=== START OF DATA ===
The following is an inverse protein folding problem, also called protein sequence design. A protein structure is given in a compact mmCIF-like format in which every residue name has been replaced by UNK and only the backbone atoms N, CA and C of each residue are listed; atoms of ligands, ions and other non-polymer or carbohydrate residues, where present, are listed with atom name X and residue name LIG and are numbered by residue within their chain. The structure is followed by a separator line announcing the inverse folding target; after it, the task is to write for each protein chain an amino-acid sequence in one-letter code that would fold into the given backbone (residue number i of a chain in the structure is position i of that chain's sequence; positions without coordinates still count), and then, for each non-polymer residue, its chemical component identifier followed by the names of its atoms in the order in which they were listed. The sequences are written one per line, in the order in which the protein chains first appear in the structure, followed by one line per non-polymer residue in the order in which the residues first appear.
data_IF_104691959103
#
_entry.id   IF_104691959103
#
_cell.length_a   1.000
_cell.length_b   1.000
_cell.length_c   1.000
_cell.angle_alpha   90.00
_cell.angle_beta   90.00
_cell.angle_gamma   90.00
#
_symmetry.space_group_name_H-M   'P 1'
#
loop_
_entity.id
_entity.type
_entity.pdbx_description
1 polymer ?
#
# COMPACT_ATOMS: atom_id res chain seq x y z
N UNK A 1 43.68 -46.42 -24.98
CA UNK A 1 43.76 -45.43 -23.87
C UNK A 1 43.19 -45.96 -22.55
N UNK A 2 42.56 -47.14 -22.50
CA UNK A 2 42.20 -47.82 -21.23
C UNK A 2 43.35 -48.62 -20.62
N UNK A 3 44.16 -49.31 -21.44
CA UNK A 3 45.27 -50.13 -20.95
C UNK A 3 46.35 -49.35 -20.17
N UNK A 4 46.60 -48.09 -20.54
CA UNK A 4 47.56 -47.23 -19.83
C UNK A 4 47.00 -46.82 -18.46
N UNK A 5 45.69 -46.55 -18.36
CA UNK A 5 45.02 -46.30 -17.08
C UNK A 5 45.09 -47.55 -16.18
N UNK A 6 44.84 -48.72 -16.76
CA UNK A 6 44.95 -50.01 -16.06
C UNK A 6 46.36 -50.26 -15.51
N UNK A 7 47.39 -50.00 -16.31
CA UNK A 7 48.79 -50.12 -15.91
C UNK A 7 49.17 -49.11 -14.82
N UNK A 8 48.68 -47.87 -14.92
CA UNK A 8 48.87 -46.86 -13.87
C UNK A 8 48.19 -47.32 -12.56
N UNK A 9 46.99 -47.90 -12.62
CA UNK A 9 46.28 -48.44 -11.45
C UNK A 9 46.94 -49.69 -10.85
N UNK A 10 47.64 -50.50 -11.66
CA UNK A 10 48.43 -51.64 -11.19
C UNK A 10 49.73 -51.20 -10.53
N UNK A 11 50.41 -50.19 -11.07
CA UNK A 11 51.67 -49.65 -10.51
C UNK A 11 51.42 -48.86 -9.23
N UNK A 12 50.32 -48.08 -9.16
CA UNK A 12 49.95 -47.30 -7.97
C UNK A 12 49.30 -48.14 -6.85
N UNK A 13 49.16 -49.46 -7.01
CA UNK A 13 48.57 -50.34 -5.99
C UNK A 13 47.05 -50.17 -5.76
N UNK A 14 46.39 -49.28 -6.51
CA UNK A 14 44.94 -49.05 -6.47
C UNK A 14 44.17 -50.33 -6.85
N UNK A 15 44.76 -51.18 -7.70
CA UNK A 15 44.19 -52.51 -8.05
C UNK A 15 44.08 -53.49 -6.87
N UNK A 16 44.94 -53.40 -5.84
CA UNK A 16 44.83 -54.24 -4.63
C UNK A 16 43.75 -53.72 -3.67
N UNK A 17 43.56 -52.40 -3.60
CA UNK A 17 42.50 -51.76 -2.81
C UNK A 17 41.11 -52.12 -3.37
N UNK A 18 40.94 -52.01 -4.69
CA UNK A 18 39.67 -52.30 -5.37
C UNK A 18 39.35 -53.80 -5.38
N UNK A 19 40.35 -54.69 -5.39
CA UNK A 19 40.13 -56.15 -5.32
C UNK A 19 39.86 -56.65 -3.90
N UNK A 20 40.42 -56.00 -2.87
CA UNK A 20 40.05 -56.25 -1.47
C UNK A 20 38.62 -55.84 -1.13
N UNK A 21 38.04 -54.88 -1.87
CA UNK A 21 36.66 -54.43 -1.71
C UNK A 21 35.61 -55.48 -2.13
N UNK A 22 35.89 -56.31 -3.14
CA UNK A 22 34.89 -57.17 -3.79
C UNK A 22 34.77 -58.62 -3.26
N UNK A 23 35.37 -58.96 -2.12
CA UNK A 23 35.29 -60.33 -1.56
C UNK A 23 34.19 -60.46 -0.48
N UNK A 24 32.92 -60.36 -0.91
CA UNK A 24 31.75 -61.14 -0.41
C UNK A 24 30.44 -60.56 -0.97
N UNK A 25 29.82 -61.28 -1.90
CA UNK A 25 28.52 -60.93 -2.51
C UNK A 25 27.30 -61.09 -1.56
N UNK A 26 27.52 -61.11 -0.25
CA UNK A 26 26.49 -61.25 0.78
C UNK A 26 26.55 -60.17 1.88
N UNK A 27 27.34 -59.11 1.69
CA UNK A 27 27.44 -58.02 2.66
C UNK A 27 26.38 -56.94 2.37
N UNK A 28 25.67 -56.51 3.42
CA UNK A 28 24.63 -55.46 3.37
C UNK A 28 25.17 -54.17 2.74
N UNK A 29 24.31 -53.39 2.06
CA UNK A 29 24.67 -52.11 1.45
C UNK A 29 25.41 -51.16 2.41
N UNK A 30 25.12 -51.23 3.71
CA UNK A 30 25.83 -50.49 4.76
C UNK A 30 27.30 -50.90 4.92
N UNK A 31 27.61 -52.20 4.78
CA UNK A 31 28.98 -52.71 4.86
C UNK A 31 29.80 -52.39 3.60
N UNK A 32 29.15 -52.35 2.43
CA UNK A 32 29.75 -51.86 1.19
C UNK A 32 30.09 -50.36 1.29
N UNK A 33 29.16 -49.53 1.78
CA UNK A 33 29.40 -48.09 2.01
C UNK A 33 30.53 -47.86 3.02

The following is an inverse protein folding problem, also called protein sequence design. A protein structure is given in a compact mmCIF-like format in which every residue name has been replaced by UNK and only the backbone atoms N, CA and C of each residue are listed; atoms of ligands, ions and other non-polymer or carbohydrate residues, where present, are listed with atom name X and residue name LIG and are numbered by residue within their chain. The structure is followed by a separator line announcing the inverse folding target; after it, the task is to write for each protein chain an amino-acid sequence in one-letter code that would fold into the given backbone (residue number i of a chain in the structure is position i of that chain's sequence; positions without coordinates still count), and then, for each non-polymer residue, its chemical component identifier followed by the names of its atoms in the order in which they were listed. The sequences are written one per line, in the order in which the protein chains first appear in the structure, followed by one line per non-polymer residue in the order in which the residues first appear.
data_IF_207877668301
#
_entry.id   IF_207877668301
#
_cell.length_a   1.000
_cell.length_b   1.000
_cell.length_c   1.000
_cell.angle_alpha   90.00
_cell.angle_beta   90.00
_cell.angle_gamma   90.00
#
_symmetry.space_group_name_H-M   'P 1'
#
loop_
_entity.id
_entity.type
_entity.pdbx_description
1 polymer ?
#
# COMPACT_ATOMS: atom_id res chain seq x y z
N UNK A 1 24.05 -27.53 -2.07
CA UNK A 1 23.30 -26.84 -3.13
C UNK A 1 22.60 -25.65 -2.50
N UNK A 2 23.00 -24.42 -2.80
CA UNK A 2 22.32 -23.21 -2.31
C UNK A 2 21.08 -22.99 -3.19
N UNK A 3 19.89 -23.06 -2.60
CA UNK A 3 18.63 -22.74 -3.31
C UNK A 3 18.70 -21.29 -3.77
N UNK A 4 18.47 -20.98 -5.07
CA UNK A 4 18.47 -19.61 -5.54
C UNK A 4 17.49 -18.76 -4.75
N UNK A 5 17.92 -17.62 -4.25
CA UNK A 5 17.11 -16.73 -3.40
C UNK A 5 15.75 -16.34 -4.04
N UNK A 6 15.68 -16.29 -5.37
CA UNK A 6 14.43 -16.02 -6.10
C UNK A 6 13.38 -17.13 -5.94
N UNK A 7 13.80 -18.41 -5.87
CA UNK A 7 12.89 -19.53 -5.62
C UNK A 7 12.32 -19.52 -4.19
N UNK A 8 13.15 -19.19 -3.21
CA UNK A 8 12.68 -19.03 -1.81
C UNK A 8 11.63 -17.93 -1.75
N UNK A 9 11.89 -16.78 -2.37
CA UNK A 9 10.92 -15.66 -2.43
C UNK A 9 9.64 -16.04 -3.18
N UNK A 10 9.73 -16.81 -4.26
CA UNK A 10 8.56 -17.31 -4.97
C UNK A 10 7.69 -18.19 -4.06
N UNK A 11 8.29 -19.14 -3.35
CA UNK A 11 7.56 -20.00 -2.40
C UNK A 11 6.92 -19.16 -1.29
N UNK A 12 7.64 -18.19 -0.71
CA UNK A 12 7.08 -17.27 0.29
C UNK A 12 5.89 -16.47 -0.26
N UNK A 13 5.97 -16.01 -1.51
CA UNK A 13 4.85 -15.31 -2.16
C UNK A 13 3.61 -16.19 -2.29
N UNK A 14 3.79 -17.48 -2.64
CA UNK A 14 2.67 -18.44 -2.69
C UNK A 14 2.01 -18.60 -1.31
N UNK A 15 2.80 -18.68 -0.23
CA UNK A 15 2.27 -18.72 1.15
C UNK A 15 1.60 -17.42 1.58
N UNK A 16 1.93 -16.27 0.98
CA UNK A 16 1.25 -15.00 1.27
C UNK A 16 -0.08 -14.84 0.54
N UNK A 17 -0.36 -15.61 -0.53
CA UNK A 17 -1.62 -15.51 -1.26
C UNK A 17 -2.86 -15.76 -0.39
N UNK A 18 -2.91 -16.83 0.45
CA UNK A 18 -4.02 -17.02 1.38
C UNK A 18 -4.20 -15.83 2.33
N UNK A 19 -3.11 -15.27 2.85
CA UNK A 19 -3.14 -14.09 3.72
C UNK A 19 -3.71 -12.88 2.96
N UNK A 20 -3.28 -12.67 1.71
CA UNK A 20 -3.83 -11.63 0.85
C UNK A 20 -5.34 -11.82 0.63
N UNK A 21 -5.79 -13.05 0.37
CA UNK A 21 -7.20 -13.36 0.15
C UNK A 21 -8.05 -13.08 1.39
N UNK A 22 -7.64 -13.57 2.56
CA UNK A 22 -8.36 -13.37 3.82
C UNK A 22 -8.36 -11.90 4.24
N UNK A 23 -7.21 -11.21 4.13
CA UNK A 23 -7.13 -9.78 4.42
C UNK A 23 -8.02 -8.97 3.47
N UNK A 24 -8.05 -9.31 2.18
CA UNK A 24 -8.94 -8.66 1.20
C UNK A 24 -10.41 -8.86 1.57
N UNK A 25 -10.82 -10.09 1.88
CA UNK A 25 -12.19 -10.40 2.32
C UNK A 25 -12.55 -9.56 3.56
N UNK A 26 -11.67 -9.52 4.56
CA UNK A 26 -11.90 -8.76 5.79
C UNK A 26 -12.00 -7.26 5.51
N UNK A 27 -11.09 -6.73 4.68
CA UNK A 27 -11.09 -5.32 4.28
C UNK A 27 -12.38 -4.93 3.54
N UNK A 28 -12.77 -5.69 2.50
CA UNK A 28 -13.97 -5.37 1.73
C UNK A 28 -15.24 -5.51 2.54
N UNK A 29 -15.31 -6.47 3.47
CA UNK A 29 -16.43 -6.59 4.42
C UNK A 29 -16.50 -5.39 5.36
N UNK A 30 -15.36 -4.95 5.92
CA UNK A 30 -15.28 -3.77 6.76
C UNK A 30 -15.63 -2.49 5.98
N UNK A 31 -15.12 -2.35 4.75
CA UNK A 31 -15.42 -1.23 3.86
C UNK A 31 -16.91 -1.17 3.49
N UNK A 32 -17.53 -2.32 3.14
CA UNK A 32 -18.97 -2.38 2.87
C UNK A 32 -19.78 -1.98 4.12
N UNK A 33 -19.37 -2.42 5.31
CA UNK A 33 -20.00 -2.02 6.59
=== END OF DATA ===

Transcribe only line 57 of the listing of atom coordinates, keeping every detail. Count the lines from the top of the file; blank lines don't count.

C UNK A 12 49.30 -48.14 -6.85